• 1
    Yes, you can add font options to \setmathfontface. The details are in the link in my answer. – Davislor Apr 7 at 19:48
4

There is no sans-serif Greek math alphabet in Unicode, but unicode-math allows you to define a new math alphabet with \setmathfontface. See §4.4 of the manual for details.

Another option is to select a sans-math version.

A MWE showing both methods:

\documentclass{book}
\usepackage{amsmath} % Only older installations need this.
\usepackage[math-style=ISO]{unicode-math}

\defaultfontfeatures{Scale=MatchUppercase}
\setmainfont{TeX Gyre Termes}[Scale=1.0]
\setsansfont{TeX Gyre Heros}
\setmathfont{TeX Gyre Termes Math}
\setmathfontface\mathsans{TeX Gyre Heros}
\setmathfont[version=sans]{FiraMath-Regular.otf}

\newcommand\sansmath{\mathversion{sans}}
\newcommand\sanssymbol[1]{\text{\mathversion{sans}\ensuremath{#1}}}

\begin{document}

Text Sigma: {\mupSigma} (TeX Gyre Termes)

Math upright Sigma: \(\symup\Sigma\) (TG Termes Math)

Summation symbol: \(\sum\)

Sans face: \(\mathsans{\mupSigma}\) (TeX Gyre Heros)

Sans version: \(\sanssymbol{\symup\Sigma}\) (Fira Math)

\end{document}

Font sample

This adds a new command \mathsans analogous to \mathsfup, \sansmath analogous to \boldmath and \sanssymbol analogous to \boldsymbol. You might need to wrap this version of \sanssymbol in a command such as \mathbin or \mathrel to get correct spacing for things other than letters.

In particular, \mathop{\sanssymbol{\sum}} works. If you just want all summation symbols to be sans-serif, you could use \setmathfont{Fira Math}[range=\sum] instead of [version=sans].

P.S.: You select ISO style when you load unicode-math, but in ISO style, upright Greek capital letters should be slanted, unless they are constants.

P.P.S.: The \mathsfup command would work in this case. It loads the font you loaded with \setsansfont. In theory, it’s intended for words and short phrases in math mode, and for example, if you tried to use it for consecutive symbols, you might get ligatures.

The command intended for tensor symbols and the like is \symsfup, but it will not work for this because there is currently no Greek mathematical sans-serif alphabet in Unicode.

ETA

A better definition of \sansmath and \sanssymbol, based on amsbsy.sty:

\makeatletter
\newcommand\sansmath{\mathversion{sans}}
%% Based on the definition of \boldsymbol from amsbsy.sty"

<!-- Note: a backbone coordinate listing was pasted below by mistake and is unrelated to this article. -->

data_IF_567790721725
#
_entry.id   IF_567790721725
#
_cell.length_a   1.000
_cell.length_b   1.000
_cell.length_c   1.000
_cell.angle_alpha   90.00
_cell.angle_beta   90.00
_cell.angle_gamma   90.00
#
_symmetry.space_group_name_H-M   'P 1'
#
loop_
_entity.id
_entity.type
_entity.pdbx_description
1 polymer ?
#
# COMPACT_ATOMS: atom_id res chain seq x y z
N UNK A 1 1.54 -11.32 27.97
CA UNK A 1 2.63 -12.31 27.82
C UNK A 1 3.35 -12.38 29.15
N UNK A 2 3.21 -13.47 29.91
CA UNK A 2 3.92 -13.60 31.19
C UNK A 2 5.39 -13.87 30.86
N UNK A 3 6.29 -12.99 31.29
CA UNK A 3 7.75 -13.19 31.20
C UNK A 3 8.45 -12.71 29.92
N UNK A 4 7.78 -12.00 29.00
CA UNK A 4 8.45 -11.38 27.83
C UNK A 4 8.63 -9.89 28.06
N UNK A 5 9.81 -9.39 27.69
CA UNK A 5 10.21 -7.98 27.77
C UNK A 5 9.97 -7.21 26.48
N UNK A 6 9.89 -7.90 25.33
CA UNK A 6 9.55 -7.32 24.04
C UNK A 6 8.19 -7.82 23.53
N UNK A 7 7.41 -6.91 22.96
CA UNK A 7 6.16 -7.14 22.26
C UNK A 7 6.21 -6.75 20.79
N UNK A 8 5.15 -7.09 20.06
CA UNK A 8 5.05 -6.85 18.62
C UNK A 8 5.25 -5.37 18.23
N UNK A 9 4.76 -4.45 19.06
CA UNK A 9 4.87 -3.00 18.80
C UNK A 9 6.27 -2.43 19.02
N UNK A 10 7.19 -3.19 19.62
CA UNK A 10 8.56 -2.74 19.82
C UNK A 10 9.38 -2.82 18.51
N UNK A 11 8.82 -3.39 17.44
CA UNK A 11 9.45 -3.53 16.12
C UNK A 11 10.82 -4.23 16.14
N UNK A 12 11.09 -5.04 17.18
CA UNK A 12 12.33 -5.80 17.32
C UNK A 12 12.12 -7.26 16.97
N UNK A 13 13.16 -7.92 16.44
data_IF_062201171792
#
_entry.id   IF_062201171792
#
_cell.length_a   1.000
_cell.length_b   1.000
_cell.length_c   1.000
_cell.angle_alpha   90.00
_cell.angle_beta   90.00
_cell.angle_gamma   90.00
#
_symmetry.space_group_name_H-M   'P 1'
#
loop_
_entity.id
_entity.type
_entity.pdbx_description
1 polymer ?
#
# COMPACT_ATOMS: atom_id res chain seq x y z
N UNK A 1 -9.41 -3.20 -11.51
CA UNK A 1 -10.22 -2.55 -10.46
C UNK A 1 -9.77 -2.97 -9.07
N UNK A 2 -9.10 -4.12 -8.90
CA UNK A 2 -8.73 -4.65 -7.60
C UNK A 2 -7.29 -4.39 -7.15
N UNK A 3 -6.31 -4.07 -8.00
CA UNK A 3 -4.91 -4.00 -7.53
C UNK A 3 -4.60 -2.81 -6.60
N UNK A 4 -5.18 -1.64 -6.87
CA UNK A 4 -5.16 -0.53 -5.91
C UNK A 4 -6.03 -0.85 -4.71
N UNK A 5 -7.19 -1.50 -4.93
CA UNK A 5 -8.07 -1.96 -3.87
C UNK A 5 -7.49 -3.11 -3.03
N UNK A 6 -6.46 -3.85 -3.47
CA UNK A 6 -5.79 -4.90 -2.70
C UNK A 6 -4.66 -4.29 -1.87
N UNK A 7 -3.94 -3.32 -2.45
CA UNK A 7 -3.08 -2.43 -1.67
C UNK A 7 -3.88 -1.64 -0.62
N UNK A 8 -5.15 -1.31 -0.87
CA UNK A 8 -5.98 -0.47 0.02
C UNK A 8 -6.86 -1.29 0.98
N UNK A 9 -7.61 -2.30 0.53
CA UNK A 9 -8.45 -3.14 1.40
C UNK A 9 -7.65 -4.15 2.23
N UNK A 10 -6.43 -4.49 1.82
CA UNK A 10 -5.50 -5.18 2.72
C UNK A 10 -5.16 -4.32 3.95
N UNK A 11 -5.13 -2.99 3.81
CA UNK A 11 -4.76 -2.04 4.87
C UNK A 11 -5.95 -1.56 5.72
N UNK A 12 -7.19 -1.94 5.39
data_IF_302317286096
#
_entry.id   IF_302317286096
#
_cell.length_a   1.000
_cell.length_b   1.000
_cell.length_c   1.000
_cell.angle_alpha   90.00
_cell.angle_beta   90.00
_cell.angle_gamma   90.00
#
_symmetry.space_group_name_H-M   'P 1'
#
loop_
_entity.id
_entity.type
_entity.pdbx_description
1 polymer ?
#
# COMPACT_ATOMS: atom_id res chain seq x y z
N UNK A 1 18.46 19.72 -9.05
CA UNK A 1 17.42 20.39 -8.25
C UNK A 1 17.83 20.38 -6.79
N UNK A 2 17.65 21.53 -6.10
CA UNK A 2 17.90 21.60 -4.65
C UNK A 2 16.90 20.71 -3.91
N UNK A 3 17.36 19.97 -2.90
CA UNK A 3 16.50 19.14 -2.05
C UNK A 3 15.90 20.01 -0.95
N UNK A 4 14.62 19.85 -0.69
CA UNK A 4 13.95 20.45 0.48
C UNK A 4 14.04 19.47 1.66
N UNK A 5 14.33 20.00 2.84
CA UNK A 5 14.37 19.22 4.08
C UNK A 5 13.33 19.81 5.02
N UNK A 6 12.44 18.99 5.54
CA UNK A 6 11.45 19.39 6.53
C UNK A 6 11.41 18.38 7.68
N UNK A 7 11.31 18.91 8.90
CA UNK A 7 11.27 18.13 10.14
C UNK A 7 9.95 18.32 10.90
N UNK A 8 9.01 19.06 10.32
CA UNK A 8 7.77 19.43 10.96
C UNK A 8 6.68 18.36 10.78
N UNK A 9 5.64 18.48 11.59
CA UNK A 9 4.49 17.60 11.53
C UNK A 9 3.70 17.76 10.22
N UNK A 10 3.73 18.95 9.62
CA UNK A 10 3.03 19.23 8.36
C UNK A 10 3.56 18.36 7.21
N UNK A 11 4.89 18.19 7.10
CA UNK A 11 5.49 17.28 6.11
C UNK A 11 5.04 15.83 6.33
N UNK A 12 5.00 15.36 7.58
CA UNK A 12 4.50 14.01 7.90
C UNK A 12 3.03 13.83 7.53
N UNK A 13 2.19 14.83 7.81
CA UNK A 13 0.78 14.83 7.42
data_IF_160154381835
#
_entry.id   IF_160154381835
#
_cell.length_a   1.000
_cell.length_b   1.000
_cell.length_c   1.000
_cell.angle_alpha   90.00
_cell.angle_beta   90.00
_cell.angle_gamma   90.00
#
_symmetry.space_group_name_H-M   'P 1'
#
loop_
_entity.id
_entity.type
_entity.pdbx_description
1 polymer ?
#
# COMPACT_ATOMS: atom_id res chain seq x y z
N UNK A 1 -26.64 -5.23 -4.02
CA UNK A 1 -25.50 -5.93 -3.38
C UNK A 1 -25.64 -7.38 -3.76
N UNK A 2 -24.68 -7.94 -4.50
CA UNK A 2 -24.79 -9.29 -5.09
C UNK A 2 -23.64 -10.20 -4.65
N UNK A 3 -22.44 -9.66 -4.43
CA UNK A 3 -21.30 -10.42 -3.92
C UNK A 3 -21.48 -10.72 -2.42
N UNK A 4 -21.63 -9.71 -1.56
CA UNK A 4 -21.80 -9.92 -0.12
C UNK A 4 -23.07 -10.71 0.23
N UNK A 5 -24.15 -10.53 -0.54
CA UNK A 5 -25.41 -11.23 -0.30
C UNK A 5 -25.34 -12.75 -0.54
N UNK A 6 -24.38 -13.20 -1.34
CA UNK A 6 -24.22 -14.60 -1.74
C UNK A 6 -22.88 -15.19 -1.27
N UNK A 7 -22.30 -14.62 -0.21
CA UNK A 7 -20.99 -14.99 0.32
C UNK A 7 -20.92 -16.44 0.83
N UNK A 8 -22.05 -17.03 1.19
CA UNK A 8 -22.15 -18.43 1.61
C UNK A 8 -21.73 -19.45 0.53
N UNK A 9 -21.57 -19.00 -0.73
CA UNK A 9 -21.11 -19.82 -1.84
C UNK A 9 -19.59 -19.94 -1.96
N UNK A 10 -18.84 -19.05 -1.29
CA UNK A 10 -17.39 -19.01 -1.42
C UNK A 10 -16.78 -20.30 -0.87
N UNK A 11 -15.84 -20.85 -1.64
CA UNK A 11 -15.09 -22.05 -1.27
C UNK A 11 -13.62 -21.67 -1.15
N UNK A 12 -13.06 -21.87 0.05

\DeclareRobustCommand{\sanssymbol}[1]{%
  \begingroup%
  \let\@nomath\@gobble \mathversion{sans}%
  \math@atom{#1}{%
  \mathchoice%
    {\hbox{$\m@th\displaystyle#1$}}%
    {\hbox{$\m@th\textstyle#1$}}%
    {\hbox{$\m@th\scriptstyle#1$}}%
    {\hbox{$\m@th\scriptscriptstyle#1$}}}%
  \endgroup}
\makeatother
| improve this answer | |
  • In the OP, the Σs are not meant to be summation symbols. The slanted ones are logical variables. The upright ones are constants. – Just_A_Man Apr 7 at 7:31
  • @Juat_A_Man Agreed. I think the information about summation is useful enough to someone else who wants to know about a Sigma in math mode to leave in. Do you think I should reword it? – Davislor Apr 7 at 8:07
  • To me, it's pretty clear what you want to say, though I'm not interested in summation. To remain clear, I've just introduced the intented meaning of the various Sigmas and \Sigmas into LaTeX comments of the OP. I'll try your suggestions out in short. Still, as for the other readers, I think you should speak about \Sigma, not about \sum, so that you answer matches the OP more closely, and that the additional complications of an operator are kept away. – Just_A_Man Apr 7 at 9:28
  • Compiling your code with xelatex yields kpathsea:make_tex: Invalid filename `Fira Math/OT', contains ' ' ! Package fontspec Error: The font "Fira Math" cannot be found. Compiling with lualatex yields ! Undefined control sequence. \sanssymbol #1->\text {\mathversion {sans}\ensuremath {#1}} l.24 Sans version: \(\sanssymbol{\symup\Sigma} \) (Fira Math). I have unicode-math v. 0.8o. – Just_A_Man Apr 7 at 13:17
  • I've just noticed that a simple \(\mathsf{\mupSigma}\) is sans-serif capital Greek in math mode, as requested. However, \(\mathsf{\mupSigma}\) produces a slighlty different output than \(\mathsans{\mupSigma}\). Why? – Just_A_Man Apr 7 at 16:57
2

You can define \concreteSort to also modify the meaning of the Greek letter commands.

The list in the definition of \changegreek is incomplete, fill in the missing letters.

The idea is to change \Sigma into \symsfupx{\mupSigma}, which will use the letter in the sans font (assuming it has it, of course; otherwise you need another clone of Helvetica that does).

\documentclass{article}
\usepackage[ngerman]{babel}
\usepackage{mathtools}

\usepackage[math-style=ISO]{unicode-math}

\setmainfont{TeX Gyre Termes}
\setsansfont{TeX Gyre Heros}[Scale=MatchLowercase]
\setmonofont{TeX Gyre Cursor}
\setmathfont{TeX Gyre Termes Math}
\setmathfontface{\symsfupx}{TeX Gyre Heros}[Scale=MatchLowercase]

\mathtoolsset{mathic=true}

\newcommand{\concreteSort}[1]{\symsfup{\changegreek#1}}

\ExplSyntaxOn
\cs_new_protected:Npn \changegreek
 {
  \clist_map_inline:nn { \Alpha,\Beta,\Gamma,\Delta,\Sigma } % <--- add
   {
    \cs_set_protected:Npn ##1 { \symsfupx{\use:c{mup \cs_to_str:N ##1 }} }
   }
 }
\ExplSyntaxOff


\begin{document}

\begin{tabular}{ll}
Normal math italic Latin:& \(Sigma\).\\
Normal math italic Greek:& \(\Sigma\).\\
Upright sans-serif math Latin:&\(\concreteSort{Sigma}\).\\
Upright sans-serif math Greek:&\(\concreteSort{\Sigma}\).\\
\end{tabular}

\end{document}

enter image description here

| improve this answer | |